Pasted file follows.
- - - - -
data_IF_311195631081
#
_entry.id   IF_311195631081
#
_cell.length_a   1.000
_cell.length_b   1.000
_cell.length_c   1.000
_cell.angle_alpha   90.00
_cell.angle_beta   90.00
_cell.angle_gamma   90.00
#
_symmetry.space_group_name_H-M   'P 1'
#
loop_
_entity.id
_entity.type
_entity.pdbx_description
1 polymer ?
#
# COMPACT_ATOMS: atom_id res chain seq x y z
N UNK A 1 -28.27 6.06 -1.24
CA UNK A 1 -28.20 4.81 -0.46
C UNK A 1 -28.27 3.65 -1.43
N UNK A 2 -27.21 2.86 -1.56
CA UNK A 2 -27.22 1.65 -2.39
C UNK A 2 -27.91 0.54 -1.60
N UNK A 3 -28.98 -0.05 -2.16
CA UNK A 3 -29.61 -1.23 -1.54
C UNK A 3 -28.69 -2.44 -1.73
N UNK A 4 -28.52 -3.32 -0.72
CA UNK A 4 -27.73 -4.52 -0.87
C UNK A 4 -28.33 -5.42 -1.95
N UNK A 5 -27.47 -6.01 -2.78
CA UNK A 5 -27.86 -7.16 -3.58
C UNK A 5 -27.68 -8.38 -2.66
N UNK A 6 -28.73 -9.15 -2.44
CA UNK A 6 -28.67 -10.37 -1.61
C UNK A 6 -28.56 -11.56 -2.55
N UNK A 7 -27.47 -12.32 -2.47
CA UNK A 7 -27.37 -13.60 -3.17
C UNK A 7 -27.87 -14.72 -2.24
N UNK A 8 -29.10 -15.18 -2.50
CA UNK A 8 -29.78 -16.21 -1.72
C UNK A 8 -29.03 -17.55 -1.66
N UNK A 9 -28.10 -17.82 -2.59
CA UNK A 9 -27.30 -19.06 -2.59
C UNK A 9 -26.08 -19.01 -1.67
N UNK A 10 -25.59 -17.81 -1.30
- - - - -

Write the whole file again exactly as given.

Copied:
data_IF_311195631081
#
_entry.id   IF_311195631081
#
_cell.length_a   1.000
_cell.length_b   1.000
_cell.length_c   1.000
_cell.angle_alpha   90.00
_cell.angle_beta   90.00
_cell.angle_gamma   90.00
#
_symmetry.space_group_name_H-M   'P 1'
#
loop_
_entity.id
_entity.type
_entity.pdbx_description
1 polymer ?
#
# COMPACT_ATOMS: atom_id res chain seq x y z
N UNK A 1 -28.27 6.06 -1.24
CA UNK A 1 -28.20 4.81 -0.46
C UNK A 1 -28.27 3.65 -1.43
N UNK A 2 -27.21 2.86 -1.56
CA UNK A 2 -27.22 1.65 -2.39
C UNK A 2 -27.91 0.54 -1.60
N UNK A 3 -28.98 -0.05 -2.16
CA UNK A 3 -29.61 -1.23 -1.54
C UNK A 3 -28.69 -2.44 -1.73
N UNK A 4 -28.52 -3.32 -0.72
CA UNK A 4 -27.73 -4.52 -0.87
C UNK A 4 -28.33 -5.42 -1.95
N UNK A 5 -27.47 -6.01 -2.78
CA UNK A 5 -27.86 -7.16 -3.58
C UNK A 5 -27.68 -8.38 -2.66
N UNK A 6 -28.73 -9.15 -2.44
CA UNK A 6 -28.67 -10.37 -1.61
C UNK A 6 -28.56 -11.56 -2.55
N UNK A 7 -27.47 -12.32 -2.47
CA UNK A 7 -27.37 -13.60 -3.17
C UNK A 7 -27.87 -14.72 -2.24
N UNK A 8 -29.10 -15.18 -2.50
CA UNK A 8 -29.78 -16.21 -1.72
C UNK A 8 -29.03 -17.55 -1.66
N UNK A 9 -28.10 -17.82 -2.59
CA UNK A 9 -27.30 -19.06 -2.59
C UNK A 9 -26.08 -19.01 -1.67
N UNK A 10 -25.59 -17.81 -1.30